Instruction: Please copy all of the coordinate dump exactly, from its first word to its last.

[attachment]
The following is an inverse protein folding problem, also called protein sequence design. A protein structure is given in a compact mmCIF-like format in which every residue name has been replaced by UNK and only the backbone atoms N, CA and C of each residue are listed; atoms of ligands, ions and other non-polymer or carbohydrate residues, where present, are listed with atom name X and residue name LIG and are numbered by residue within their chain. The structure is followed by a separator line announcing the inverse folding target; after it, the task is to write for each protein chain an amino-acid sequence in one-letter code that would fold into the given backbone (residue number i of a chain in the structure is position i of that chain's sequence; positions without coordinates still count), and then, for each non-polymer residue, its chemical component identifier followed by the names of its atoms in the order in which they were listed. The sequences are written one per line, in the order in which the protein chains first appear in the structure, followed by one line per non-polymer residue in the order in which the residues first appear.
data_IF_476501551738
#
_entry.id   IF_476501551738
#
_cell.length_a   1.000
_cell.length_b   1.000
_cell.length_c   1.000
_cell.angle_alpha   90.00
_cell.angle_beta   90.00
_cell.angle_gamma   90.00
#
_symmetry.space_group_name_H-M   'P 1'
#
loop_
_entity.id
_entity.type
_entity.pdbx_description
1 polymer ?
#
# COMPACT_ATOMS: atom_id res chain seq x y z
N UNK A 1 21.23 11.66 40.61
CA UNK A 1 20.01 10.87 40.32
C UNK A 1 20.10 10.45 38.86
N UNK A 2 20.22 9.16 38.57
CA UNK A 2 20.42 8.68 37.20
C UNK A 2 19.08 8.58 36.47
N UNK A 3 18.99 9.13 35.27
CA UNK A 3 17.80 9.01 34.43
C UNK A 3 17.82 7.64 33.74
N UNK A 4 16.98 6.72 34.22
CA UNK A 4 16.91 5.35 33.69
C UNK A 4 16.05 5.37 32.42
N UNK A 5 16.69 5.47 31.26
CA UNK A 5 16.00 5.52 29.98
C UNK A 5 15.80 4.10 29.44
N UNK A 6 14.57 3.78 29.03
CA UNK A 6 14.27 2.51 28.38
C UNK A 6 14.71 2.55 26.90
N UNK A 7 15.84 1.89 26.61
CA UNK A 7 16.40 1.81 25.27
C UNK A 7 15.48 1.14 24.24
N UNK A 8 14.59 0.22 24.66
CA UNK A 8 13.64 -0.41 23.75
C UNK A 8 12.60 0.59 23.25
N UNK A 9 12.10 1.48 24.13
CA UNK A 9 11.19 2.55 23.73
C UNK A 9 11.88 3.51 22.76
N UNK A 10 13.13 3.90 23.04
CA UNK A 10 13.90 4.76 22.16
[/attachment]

The following is an inverse protein folding problem, also called protein sequence design. A protein structure is given in a compact mmCIF-like format in which every residue name has been replaced by UNK and only the backbone atoms N, CA and C of each residue are listed; atoms of ligands, ions and other non-polymer or carbohydrate residues, where present, are listed with atom name X and residue name LIG and are numbered by residue within their chain. The structure is followed by a separator line announcing the inverse folding target; after it, the task is to write for each protein chain an amino-acid sequence in one-letter code that would fold into the given backbone (residue number i of a chain in the structure is position i of that chain's sequence; positions without coordinates still count), and then, for each non-polymer residue, its chemical component identifier followed by the names of its atoms in the order in which they were listed. The sequences are written one per line, in the order in which the protein chains first appear in the structure, followed by one line per non-polymer residue in the order in which the residues first appear.
data_IF_476501551738
#
_entry.id   IF_476501551738
#
_cell.length_a   1.000
_cell.length_b   1.000
_cell.length_c   1.000
_cell.angle_alpha   90.00
_cell.angle_beta   90.00
_cell.angle_gamma   90.00
#
_symmetry.space_group_name_H-M   'P 1'
#
loop_
_entity.id
_entity.type
_entity.pdbx_description
1 polymer ?
#
# COMPACT_ATOMS: atom_id res chain seq x y z
N UNK A 1 21.23 11.66 40.61
CA UNK A 1 20.01 10.87 40.32
C UNK A 1 20.10 10.45 38.86
N UNK A 2 20.22 9.16 38.57
CA UNK A 2 20.42 8.68 37.20
C UNK A 2 19.08 8.58 36.47
N UNK A 3 18.99 9.13 35.27
CA UNK A 3 17.80 9.01 34.43
C UNK A 3 17.82 7.64 33.74
N UNK A 4 16.98 6.72 34.22
CA UNK A 4 16.91 5.35 33.69
C UNK A 4 16.05 5.37 32.42
N UNK A 5 16.69 5.47 31.26
CA UNK A 5 16.00 5.52 29.98
C UNK A 5 15.80 4.10 29.44
N UNK A 6 14.57 3.78 29.03
CA UNK A 6 14.27 2.51 28.38
C UNK A 6 14.71 2.55 26.90
N UNK A 7 15.84 1.89 26.61
CA UNK A 7 16.40 1.81 25.27
C UNK A 7 15.48 1.14 24.24
N UNK A 8 14.59 0.22 24.66
CA UNK A 8 13.64 -0.41 23.75
C UNK A 8 12.60 0.59 23.25
N UNK A 9 12.10 1.48 24.13
CA UNK A 9 11.19 2.55 23.73
C UNK A 9 11.88 3.51 22.76
N UNK A 10 13.13 3.90 23.04
CA UNK A 10 13.90 4.76 22.16